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HMS Surprise by Brian Skinner - 1:61 scale Circa 1820 after refit\


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Hi folks, 

 

I've decided to start a build log so I can share with folks that ask about my latest ship model. This will be HMS Surprise 100% scratch (if I can) built. It will be stained with no or very little painting. I've already made a couple of errors so I just assume that Dr. Materin has been doing some refitting after buying her out of the service.  ;)  The build is single plank on bulkhead. We'll see how that goes. This is my third build after Armed Virginia Sloop and Niagara so I expect some challenges. Just bought a Byrnes table saw and thicknesser and plan to purchase a lathe soon. I spend a lot of time reviewing Dan Vadas Vulture build so many of the things I do will be copied from Dan. (Thanks Dan!)

 

Pics to follow. 

 

Brian

 

Like others I bought the Lavery and Hunt book on Surprise, made copies of the drawings and then enlarged them to actual size. I am using one foot = 5mm which comes out to 1/61 scale. I like working in metric and this gives me about the right size model when complete. 

 

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After enlarging and making several copies I cut out the bulkheads and used them to trace onto 5ply 1/4 ply. 

 

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I was struggling to figure a good deck height so I cut the bulkheads lower than the deck should be so I could add the decks later. This also gave me more flexibility to move the bulkheads to adjust for the ports. 

 

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Now we'll see if I'm adding the pictures correctly....

 

Brian

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I added the upper deck frames by marking the deck according to the profile plans and then gluing curved plywood deck beams to the bulkheads. I started aft and worked forward adjusting a bit as I went using thick planking to make sure each beam was aligned.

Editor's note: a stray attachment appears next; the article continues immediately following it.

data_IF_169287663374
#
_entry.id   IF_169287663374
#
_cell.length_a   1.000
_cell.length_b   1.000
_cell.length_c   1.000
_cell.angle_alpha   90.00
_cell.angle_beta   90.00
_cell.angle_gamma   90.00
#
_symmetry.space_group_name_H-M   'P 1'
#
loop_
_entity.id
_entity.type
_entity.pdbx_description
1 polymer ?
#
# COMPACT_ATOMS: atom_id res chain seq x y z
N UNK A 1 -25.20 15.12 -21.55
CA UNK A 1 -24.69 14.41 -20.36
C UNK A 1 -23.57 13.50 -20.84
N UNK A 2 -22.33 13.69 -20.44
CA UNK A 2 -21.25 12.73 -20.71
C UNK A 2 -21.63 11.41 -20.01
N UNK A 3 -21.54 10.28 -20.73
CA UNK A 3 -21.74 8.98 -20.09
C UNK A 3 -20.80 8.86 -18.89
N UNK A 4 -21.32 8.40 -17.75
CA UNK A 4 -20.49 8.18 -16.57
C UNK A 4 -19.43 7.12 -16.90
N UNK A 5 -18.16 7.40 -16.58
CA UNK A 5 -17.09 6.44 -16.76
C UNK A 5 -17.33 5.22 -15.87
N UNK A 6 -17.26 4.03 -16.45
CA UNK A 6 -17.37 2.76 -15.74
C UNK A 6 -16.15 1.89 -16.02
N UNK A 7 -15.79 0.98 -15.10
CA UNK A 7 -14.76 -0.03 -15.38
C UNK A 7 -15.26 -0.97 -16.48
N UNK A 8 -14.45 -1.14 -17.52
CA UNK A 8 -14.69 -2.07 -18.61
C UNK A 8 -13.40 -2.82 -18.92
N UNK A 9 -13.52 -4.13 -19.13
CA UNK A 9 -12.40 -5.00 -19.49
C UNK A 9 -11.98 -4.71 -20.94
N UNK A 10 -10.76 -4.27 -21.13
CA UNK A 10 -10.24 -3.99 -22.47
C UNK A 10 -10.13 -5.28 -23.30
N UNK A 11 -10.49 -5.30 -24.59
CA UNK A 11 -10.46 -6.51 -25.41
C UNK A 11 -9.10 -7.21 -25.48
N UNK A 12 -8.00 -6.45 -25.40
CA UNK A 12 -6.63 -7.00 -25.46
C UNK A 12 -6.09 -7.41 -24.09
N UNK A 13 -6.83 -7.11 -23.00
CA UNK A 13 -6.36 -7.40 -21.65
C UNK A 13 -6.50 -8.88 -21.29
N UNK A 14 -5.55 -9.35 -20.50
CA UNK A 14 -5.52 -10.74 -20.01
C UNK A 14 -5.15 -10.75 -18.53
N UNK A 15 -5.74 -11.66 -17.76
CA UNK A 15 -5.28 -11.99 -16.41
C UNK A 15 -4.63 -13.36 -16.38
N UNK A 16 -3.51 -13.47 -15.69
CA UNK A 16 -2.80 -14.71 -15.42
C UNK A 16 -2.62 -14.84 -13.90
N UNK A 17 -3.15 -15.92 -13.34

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Next I built out the transom framing. The outer frames I shaped to match the framing forward of them so I can plank back to them. 

 

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The cabin is curved and you can see the framing curved per the plans. 

 

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The frames align with the lights. I left them long when I built them because I still wasn't sure how those would finish off.

 

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The wood I am using for this build is Central American Rosewood, African Pearwood, and Guatambu (boxwood substitute) I ordered from Woodworkers Source which was one of the resources in the forum for materials. The wood they sent is very nice with straight grain. I would recommend them to others. 

 

I've started cutting planking for the upper deck (middle deck really, the quarter deck is above the upper deck). I'm using the Pearwood for the planking and the Byrnes table saw and thickness sander is ideal! Wish I had bought them years ago.

 

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I applied natural Minwax to each of the woods and they look great together. 

 

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I've build the hatch coamings and companionways out of the Pearwood using the method Dan Vadas showed for his Vulture build.

 

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I've completed the ladders to the lower deck and installed them. I used the Byrnes table saw to cut the grooves for the steps. The blade on the saw cuts a kerf about 0.8mm so I used the thickness sander to get the right thickness for the steps to match the grooves.